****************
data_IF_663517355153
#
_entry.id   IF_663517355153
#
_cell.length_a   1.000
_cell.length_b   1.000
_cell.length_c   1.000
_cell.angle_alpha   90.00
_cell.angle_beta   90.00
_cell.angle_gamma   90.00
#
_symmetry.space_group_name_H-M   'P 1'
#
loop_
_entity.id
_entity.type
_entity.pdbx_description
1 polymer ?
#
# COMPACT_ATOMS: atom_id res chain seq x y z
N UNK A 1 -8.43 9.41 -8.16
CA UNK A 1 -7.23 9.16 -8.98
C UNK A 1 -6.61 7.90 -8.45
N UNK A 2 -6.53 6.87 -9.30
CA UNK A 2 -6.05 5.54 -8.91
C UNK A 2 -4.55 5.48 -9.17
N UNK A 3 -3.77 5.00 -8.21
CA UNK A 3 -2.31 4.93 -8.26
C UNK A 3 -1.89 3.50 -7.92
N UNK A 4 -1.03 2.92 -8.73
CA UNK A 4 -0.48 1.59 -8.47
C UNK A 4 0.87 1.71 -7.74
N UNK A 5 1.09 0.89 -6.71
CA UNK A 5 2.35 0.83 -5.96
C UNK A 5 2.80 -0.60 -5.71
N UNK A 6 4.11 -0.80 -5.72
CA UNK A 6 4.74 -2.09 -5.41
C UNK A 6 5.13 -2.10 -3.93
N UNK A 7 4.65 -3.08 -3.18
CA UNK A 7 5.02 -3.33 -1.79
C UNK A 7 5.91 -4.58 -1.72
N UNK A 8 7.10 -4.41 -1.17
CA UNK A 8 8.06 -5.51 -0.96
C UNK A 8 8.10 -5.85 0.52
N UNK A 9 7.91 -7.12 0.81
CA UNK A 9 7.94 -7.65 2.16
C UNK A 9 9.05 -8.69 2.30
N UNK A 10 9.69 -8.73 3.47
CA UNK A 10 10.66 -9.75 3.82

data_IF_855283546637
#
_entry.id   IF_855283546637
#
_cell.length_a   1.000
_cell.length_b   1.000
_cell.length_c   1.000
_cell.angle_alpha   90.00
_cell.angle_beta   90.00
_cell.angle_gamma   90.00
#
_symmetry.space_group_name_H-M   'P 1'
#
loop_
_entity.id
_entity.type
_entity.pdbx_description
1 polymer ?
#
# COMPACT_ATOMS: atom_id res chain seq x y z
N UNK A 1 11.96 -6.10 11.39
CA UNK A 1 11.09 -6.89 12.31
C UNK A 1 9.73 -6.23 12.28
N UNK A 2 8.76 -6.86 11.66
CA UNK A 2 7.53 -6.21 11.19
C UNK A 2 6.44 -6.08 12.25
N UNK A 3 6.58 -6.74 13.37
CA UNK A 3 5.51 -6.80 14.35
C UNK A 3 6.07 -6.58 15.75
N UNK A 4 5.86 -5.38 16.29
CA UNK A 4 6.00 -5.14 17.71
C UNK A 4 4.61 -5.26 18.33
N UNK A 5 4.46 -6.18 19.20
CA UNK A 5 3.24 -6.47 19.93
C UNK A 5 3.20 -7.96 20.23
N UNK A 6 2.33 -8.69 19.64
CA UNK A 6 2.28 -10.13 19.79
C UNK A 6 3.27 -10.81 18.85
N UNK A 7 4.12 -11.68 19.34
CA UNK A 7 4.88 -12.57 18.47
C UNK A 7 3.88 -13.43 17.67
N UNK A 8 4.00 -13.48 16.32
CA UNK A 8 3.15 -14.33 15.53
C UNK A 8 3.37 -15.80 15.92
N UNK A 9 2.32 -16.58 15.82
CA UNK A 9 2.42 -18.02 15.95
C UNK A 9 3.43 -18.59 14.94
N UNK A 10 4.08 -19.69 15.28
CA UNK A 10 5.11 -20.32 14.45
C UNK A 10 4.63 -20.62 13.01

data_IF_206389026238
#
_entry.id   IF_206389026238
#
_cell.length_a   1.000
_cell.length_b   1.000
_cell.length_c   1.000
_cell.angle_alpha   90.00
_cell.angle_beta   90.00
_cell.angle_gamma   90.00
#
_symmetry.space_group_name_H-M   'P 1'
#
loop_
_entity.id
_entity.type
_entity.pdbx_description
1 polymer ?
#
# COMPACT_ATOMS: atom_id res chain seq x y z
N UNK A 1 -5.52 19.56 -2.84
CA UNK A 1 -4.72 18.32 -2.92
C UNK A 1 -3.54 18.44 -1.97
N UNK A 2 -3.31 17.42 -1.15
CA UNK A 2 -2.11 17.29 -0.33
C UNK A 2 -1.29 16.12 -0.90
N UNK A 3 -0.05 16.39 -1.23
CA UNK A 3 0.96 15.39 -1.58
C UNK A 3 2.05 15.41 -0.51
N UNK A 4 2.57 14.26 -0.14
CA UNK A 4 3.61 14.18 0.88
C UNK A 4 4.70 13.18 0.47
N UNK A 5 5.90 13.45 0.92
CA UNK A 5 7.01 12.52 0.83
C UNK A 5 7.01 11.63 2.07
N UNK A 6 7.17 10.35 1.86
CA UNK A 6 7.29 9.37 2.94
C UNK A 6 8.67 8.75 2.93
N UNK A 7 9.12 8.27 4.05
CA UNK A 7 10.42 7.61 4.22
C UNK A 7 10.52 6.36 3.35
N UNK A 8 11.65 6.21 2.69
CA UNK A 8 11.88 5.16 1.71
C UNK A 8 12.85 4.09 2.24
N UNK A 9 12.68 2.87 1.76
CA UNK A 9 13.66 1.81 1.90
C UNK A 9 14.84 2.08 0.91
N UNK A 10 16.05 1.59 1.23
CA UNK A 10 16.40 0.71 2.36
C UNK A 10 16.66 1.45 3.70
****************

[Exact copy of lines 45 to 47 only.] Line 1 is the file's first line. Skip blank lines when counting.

N UNK A 9 7.91 -7.12 0.81
CA UNK A 9 7.94 -7.65 2.16
C UNK A 9 9.05 -8.69 2.30